Age has a way of making the face look tired. This may be what feels most frustrating as we get older. It isn’t the “older” part that feels unpleasant, it’s the looking tired and angry or downright unapproachable. One of the reasons the actual emotion of the face changes is that the eyes lose their livelihood. This happens because the thin tissue that makes up the upper and lower eyelids becomes loose and saggy or heavy and puffy. In any case, blepharoplasty provides a way to a refreshed, lively, friendly face without much downtime at all. Here, we discuss details that may answer many of your questions about eyelid rejuvenation with blepharoplasty.
Who is a Good Candidate for Blepharoplasty?
One of the most common questions about eyelid rejuvenation surgery is “what is the right age?” The answer is there is no right answer. Some people have eyelid surgery in their thirties. However, in these instances, there is often a desire to address anatomical eyelid shape rather than the signs of aging. Cosmetic blepharoplasty for age-related concerns often appeals to people as young as their forties, though the procedure is also beneficial for patients in their fifties, sixties, and seventies. More than age, what patients are advised to consider is their appearance and what they’d like to achieve.
Blepharoplasty Surgery Scars
Blepharoplasty is performed through “hidden” incisions. In the upper eyelid, the natural crease is the ideal positioning for incisions. Here, the resulting scars are typically only seen when the eyes are closed, no makeup is on the skin, and the person looking for scars is very close to the face. Essentially, scars are imperceptible. Lower blepharoplasty involves incisions on the inside of the eyelid, so scarring is completely invisible.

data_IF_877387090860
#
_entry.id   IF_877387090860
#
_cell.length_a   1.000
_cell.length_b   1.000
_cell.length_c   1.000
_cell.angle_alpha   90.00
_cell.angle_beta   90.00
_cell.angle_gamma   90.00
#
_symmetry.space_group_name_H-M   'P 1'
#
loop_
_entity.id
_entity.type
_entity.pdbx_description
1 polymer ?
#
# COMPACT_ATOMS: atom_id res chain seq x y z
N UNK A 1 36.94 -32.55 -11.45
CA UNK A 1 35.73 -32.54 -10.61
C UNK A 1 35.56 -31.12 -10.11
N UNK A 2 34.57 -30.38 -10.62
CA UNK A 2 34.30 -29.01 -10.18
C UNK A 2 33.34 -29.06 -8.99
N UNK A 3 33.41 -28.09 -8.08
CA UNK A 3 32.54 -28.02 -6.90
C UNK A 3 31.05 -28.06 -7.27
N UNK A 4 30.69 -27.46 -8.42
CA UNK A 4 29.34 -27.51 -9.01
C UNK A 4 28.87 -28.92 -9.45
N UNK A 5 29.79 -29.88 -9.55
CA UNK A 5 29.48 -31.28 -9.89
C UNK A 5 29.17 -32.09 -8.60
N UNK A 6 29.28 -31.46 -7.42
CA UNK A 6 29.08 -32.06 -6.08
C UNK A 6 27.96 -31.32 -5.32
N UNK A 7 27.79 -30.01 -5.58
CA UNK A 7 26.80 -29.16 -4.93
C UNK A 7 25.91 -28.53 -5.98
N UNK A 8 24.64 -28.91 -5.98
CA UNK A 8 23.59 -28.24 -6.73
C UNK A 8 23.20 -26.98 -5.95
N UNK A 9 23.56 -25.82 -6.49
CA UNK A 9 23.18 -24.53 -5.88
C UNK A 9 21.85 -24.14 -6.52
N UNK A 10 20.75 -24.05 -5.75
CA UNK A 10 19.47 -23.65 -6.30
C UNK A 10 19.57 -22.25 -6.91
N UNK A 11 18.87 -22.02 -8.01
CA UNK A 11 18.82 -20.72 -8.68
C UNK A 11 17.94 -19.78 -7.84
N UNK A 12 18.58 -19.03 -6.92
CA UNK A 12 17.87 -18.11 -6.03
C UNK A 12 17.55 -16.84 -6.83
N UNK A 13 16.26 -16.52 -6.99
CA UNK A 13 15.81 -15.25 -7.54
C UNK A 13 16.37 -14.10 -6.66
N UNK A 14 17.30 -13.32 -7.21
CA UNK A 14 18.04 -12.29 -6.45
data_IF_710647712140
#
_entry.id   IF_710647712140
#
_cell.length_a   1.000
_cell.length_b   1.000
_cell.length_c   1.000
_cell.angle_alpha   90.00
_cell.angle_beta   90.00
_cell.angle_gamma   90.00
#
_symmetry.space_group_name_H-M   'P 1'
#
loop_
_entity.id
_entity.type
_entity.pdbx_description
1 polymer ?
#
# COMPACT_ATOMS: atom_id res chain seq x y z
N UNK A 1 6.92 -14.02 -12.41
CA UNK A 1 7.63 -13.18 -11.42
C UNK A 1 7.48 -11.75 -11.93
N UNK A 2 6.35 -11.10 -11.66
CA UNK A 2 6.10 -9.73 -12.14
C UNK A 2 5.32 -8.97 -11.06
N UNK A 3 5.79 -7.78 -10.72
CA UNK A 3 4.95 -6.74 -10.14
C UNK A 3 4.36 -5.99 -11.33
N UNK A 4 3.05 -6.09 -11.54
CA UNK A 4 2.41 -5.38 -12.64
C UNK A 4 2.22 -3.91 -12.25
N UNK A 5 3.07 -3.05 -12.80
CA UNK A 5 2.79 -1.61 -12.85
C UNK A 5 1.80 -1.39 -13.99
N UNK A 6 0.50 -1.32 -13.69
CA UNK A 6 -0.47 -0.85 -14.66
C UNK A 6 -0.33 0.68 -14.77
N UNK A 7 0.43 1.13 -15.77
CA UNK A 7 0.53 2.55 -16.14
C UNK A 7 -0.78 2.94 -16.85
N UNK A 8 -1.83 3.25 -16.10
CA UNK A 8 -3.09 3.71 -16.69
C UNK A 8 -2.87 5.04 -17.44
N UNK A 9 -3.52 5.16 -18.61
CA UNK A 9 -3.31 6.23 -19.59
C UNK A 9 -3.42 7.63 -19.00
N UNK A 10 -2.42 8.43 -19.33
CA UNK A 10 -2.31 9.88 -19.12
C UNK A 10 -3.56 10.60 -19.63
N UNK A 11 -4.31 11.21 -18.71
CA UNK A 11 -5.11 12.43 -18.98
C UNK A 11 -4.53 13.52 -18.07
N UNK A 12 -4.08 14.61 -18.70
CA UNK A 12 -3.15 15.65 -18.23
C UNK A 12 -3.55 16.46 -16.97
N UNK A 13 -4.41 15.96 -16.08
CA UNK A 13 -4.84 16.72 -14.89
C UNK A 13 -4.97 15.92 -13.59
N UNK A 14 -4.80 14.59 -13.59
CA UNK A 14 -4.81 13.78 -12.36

Is Blepharoplasty the Right Procedure?
When the eyes look tired, angry, sad, or some other way we wish they did not, it is reasonable to think the eyelids need treatment. In some cases, the real culprit of upper eyelid heaviness is the forehead. One way to discern if a sagging forehead and brow line is the problem is to observe the skin at the outer edges of the eyes. Deep creases here indicate that tissue is drooping from the upper region of the face, not the eyelids.